Right now is a pretty good time to have a global business with valued brands and pricing power. Recent years have proven that demand for spirits is not as inelastic as once conjectured, but Diageo (NYSE:DEO) has nevertheless been a popular stock in a nervous market. Curiously, even as the investors in 2012 have shown more interest in risky names, Diageo has maintained its momentum. The question for investors is how much room is left in this run.
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A Strong Fiscal First Half
So far, so good when it comes to Diageo's relatively ambitious targets for 2012. Organic revenue grew 7% for the first half and while the quarter-by-quarter performance was a little unbalanced (almost twice as much growth in the first quarter), underlying growth was consistent in both. As was the case for Coca-Cola (NYSE:KO) and PepsiCo (NYSE:PEP), 3% volume growth seems like the magic number this quarter.
Diageo also made solid progress on profits. Gross margin ticked up almost a point, while organic operating profit rose 9% and margin expanded by about half a point. Interestingly, Diageo achieved this in spite of a 10% increase in marketing expenditures. (For related reading, see Analyzing Operating Margins.)
Will Emerging Market Growth Prove Sustainable?
Diageo has long been known for its strong brands; holding nearly 30% of the top 100 brands in the alcoholic beverage sector. That hasn't always translated into great sales outside of North America and Western Europe, though, as affordability has supposedly been a problem. Curiously, Pernod Ricard has been much, much stronger in markets like China and India despite a little less brand power, and it's not as though Pernod's products are cheap by comparison.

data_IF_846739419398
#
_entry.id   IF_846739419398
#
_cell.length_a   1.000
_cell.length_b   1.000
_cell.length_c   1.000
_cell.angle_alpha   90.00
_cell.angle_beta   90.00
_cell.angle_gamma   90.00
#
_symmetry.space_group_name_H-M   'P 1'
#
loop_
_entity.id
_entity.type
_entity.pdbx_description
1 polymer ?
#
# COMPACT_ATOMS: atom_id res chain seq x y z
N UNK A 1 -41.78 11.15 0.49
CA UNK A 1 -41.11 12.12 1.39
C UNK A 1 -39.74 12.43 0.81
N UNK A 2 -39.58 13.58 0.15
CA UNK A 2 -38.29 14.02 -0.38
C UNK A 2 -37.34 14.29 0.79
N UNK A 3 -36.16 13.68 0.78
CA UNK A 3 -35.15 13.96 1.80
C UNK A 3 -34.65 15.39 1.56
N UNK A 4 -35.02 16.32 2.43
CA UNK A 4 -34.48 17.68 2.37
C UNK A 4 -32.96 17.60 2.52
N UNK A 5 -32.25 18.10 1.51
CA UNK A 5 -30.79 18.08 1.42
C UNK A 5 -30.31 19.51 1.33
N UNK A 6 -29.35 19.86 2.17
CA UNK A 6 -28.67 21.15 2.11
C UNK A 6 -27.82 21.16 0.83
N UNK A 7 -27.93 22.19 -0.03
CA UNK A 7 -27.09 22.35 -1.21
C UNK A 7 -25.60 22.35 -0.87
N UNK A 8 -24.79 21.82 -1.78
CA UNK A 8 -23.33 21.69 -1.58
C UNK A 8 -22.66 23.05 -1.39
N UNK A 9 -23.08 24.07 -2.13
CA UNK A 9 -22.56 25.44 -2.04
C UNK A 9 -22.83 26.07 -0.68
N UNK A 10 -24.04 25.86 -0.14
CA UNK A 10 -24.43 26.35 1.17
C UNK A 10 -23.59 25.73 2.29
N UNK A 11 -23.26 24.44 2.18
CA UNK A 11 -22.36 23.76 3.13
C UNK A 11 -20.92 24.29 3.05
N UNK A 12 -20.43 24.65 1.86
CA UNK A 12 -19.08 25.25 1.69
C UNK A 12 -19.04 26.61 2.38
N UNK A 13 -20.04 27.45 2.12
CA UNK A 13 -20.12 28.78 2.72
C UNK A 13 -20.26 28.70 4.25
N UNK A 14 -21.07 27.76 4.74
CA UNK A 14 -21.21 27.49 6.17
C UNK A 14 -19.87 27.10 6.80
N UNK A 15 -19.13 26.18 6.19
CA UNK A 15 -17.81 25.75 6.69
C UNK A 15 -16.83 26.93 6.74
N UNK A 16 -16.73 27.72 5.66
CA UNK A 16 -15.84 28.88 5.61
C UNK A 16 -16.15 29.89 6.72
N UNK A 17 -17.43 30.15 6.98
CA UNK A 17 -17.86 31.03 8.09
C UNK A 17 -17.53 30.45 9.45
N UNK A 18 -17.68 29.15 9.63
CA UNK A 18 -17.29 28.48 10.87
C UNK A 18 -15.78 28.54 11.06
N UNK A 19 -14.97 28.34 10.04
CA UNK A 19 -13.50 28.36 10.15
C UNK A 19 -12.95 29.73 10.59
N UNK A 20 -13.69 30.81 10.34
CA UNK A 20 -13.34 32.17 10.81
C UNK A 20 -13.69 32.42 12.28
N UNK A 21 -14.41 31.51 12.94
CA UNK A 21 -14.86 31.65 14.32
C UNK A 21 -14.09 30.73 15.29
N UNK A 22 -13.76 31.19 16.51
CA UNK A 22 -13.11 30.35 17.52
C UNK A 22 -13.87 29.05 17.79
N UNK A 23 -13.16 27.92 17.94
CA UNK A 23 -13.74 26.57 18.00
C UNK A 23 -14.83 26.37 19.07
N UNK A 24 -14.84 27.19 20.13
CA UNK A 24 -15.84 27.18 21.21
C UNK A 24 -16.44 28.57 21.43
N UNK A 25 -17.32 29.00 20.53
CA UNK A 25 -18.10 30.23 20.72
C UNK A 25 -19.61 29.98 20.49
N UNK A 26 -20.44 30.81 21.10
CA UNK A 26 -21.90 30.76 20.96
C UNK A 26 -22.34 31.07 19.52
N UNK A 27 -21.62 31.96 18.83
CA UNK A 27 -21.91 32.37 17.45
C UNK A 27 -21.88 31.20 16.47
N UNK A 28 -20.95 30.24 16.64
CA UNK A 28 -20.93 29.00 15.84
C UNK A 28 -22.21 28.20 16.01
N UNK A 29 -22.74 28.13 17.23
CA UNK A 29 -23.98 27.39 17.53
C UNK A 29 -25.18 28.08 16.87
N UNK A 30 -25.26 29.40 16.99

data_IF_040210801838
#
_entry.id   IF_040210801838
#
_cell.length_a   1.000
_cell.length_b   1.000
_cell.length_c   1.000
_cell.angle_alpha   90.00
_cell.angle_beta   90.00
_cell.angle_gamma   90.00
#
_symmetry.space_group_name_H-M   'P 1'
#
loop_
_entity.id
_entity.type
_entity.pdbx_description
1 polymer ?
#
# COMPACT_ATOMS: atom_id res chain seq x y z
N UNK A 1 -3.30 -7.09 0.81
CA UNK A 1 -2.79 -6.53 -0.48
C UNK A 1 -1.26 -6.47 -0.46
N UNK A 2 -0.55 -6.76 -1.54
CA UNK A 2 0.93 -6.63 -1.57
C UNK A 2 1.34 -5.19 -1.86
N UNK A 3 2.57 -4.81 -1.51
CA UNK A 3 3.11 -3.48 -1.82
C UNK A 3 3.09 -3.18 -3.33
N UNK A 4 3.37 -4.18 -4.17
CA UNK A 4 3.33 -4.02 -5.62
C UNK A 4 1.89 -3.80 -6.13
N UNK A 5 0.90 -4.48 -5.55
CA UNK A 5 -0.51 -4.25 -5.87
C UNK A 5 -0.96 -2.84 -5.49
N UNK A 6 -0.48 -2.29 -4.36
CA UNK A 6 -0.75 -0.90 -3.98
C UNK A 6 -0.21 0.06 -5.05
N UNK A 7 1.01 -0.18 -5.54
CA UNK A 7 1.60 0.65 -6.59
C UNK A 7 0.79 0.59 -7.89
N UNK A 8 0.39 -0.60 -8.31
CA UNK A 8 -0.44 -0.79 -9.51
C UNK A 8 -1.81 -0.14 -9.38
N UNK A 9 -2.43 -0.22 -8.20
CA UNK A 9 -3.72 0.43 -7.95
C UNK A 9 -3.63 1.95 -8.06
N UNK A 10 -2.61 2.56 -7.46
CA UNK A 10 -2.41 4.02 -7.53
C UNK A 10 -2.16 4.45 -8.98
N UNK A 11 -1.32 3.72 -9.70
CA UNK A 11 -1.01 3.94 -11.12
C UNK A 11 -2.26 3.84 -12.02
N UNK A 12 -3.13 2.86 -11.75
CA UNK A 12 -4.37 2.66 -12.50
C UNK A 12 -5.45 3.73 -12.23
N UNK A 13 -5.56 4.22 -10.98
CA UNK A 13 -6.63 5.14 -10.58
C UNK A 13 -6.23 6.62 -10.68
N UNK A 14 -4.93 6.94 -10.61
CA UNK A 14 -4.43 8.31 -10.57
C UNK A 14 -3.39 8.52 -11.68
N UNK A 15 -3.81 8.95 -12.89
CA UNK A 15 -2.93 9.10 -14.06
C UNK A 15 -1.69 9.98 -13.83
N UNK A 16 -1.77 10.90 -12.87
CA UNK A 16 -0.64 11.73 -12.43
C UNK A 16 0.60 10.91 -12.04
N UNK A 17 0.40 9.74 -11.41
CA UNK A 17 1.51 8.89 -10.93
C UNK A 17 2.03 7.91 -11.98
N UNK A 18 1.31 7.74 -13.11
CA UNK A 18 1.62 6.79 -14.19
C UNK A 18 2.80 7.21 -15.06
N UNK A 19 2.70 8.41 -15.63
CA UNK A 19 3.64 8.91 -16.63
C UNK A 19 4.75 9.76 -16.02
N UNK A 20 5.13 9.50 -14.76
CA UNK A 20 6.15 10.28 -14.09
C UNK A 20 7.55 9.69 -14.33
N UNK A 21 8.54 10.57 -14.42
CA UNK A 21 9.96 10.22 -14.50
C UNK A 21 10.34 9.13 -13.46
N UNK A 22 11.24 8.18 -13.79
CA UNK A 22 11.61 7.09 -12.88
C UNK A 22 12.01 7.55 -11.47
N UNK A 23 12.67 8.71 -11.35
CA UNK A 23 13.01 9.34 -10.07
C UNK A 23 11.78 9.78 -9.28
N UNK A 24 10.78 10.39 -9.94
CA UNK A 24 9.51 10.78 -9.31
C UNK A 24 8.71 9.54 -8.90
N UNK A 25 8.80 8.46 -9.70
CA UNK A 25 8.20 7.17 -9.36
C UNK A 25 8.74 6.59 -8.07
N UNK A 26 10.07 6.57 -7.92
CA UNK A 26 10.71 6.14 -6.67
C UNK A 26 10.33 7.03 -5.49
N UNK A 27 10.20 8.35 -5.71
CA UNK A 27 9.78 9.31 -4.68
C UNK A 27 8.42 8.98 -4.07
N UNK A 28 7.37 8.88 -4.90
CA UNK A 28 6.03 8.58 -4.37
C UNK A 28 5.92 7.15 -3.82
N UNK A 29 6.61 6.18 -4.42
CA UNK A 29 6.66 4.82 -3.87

With all of that said, developing and emerging economies were quite strong for this reporting period. Sales in North America were up 3% and sales in Europe were down 3%, but Africa, Latin America and Asia-Pacific all saw high single-digit to low-teens growth.
Plenty of Options Left on the Table
Diageo is certainly doing well right now ... but that's no reason not to contemplate what else management may have in mind for further improvements.
Diageo lacks scale in its brewing business, so it may be worth considering the sale of Guinness to a larger brewer like Anheuser-Busch Inbev (NYSE:BUD). With or without such a sale, Diageo could contemplate bids for a host of companies like Moet-Hennessy, Cuervo, Beam (Nasdaq:BEAM) or Remy-Cointreau. Any of these would likely be highly additive deals as it would largely mean pushing more high-value product through existing distribution lines with minimal incremental investment required.
The Bottom Line
Arguably the worst thing going today for Diageo is that the stock has already been so strong. I'm comfortable with the idea that Diageo can grow its free cash flow at very nearly a double-digit compound rate over the next decade through solid mid-single digit revenue growth and ongoing improvements in free cash flow conversion. With that assumption, though, the stock is less than 10% undervalued and that's just not enough potential to entice me to buy today. (For related reading, see Free Cash Flow: Free, But Not Always Easy.)
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At the time of writing, Stephen Simpson did not own shares in any of the companies mentioned in this article.